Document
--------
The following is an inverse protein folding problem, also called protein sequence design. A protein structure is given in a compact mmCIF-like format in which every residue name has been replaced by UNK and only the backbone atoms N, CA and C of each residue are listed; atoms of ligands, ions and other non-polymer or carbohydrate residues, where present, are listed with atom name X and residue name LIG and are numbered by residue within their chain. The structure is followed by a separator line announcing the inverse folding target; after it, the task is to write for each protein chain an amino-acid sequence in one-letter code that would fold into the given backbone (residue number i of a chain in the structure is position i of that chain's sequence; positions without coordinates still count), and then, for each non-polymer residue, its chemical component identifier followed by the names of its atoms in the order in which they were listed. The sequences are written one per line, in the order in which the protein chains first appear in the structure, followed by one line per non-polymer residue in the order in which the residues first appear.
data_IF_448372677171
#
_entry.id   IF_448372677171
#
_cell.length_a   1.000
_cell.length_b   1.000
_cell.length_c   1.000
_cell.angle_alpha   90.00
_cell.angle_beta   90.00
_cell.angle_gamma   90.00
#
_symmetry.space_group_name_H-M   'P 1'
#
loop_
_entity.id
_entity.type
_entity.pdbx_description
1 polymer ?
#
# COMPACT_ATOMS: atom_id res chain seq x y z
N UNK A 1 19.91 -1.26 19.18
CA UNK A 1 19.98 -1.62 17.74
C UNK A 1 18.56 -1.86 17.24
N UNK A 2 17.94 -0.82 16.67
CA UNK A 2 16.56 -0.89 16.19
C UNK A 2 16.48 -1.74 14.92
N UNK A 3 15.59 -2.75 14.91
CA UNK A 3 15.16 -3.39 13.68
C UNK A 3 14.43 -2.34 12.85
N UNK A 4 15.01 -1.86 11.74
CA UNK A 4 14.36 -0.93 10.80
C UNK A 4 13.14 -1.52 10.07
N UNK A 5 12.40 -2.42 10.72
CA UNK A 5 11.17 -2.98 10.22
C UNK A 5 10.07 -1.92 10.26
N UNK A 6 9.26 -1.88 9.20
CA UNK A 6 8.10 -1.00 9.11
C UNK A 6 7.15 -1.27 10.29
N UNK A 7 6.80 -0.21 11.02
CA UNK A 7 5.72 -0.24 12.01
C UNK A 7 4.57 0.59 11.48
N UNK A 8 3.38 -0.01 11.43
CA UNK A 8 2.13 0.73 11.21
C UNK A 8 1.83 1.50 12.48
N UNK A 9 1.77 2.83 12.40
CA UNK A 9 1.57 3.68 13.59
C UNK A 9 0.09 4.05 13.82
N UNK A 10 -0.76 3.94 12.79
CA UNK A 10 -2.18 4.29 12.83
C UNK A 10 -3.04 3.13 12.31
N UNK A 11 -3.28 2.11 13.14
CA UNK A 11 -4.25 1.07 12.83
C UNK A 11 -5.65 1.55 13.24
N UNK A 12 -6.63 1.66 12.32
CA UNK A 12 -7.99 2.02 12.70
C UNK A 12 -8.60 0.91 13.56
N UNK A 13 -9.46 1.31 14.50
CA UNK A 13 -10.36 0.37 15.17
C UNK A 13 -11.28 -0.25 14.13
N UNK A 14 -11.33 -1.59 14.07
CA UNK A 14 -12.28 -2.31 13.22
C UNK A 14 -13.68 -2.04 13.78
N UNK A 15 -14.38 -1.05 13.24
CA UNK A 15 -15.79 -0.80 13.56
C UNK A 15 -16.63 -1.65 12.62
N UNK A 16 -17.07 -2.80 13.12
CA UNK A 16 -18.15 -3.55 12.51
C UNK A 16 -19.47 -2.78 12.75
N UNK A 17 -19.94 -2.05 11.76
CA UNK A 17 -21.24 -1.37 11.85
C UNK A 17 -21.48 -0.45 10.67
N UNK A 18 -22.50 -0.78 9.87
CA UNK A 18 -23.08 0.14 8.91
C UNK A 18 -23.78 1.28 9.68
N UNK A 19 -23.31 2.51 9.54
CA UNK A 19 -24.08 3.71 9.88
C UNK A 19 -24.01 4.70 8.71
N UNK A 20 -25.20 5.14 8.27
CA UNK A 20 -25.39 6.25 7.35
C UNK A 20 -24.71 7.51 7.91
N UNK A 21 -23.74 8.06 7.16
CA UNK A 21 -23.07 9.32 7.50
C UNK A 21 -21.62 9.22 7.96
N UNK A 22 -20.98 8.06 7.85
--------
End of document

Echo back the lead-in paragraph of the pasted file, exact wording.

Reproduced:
The following is an inverse protein folding problem, also called protein sequence design. A protein structure is given in a compact mmCIF-like format in which every residue name has been replaced by UNK and only the backbone atoms N, CA and C of each residue are listed; atoms of ligands, ions and other non-polymer or carbohydrate residues, where present, are listed with atom name X and residue name LIG and are numbered by residue within their chain. The structure is followed by a separator line announcing the inverse folding target; after it, the task is to write for each protein chain an amino-acid sequence in one-letter code that would fold into the given backbone (residue number i of a chain in the structure is position i of that chain's sequence; positions without coordinates still count), and then, for each non-polymer residue, its chemical component identifier followed by the names of its atoms in the order in which they were listed. The sequences are written one per line, in the order in which the protein chains first appear in the structure, followed by one line per non-polymer residue in the order in which the residues first appear.